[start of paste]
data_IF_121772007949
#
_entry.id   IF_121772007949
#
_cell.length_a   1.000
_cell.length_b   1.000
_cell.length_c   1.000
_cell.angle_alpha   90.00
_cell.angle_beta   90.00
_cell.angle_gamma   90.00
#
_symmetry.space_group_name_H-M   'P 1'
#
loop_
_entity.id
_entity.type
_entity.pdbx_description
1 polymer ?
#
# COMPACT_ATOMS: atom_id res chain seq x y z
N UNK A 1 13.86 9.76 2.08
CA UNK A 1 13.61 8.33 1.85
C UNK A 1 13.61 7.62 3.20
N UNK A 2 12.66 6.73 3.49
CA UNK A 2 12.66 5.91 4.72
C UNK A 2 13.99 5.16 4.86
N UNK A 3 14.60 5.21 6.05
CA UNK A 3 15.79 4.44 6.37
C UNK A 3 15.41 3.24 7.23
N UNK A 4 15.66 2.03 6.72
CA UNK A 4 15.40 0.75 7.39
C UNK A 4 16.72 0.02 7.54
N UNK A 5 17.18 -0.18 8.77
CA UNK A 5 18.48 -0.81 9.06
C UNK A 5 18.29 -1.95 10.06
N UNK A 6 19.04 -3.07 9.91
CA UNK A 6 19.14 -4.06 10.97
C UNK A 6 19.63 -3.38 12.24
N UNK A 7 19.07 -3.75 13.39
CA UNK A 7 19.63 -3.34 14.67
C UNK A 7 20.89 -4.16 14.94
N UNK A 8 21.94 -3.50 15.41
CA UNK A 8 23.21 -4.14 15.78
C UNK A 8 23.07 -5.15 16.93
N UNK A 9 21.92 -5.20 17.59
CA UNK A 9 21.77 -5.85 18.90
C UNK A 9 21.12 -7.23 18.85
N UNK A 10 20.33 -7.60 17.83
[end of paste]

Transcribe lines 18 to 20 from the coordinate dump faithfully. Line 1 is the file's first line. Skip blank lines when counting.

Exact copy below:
1 polymer ?
#
# COMPACT_ATOMS: atom_id res chain seq x y z